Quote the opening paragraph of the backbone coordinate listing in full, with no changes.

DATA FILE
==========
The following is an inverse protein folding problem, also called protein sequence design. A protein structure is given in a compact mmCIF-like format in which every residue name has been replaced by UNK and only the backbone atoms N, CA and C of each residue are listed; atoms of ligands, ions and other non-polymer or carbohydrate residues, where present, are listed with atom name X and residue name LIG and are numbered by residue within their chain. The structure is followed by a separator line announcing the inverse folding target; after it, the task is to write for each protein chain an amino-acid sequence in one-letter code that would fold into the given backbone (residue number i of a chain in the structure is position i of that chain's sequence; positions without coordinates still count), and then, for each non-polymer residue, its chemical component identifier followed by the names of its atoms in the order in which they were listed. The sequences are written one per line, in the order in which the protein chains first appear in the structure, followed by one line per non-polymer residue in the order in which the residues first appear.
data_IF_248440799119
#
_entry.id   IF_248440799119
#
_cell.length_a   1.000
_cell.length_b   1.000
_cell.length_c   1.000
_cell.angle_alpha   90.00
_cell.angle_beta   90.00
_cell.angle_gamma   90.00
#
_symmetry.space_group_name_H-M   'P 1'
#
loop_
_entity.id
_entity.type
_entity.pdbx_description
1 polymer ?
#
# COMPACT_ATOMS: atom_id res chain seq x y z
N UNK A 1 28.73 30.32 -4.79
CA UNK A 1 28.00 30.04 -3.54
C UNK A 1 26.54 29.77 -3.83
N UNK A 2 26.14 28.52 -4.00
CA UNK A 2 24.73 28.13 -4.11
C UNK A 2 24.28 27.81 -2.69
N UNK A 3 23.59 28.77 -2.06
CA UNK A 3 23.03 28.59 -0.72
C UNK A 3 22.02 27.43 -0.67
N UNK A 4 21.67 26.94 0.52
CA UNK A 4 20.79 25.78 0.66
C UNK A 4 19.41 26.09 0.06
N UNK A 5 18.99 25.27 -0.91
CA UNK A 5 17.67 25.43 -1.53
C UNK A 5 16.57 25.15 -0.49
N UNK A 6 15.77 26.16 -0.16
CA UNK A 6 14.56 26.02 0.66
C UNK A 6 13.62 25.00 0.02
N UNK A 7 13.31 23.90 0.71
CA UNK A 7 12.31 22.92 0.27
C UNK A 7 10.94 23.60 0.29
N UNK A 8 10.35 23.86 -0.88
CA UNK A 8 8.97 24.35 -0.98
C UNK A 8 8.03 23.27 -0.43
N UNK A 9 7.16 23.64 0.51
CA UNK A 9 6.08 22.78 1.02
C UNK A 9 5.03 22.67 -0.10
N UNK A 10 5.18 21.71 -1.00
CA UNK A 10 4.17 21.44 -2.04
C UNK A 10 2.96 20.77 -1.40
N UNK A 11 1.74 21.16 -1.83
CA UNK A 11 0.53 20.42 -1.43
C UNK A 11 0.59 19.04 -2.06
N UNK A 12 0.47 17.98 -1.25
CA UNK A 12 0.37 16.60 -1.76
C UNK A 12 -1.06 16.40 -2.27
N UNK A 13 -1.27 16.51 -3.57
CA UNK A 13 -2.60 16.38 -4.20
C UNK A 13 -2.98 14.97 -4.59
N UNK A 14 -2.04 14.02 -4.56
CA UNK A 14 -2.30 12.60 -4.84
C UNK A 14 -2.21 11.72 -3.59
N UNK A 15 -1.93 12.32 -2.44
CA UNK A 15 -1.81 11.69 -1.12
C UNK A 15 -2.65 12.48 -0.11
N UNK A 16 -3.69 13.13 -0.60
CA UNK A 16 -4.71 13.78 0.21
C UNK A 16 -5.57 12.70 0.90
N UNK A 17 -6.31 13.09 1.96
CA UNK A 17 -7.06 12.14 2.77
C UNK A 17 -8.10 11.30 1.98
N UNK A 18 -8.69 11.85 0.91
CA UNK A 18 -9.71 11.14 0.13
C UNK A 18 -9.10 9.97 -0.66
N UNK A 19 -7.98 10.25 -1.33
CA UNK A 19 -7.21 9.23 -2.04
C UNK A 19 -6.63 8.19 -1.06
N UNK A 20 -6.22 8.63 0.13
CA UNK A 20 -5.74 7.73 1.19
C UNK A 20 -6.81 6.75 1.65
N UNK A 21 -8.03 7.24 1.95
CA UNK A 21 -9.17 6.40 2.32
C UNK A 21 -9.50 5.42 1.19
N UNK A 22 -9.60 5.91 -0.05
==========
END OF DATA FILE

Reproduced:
The following is an inverse protein folding problem, also called protein sequence design. A protein structure is given in a compact mmCIF-like format in which every residue name has been replaced by UNK and only the backbone atoms N, CA and C of each residue are listed; atoms of ligands, ions and other non-polymer or carbohydrate residues, where present, are listed with atom name X and residue name LIG and are numbered by residue within their chain. The structure is followed by a separator line announcing the inverse folding target; after it, the task is to write for each protein chain an amino-acid sequence in one-letter code that would fold into the given backbone (residue number i of a chain in the structure is position i of that chain's sequence; positions without coordinates still count), and then, for each non-polymer residue, its chemical component identifier followed by the names of its atoms in the order in which they were listed. The sequences are written one per line, in the order in which the protein chains first appear in the structure, followed by one line per non-polymer residue in the order in which the residues first appear.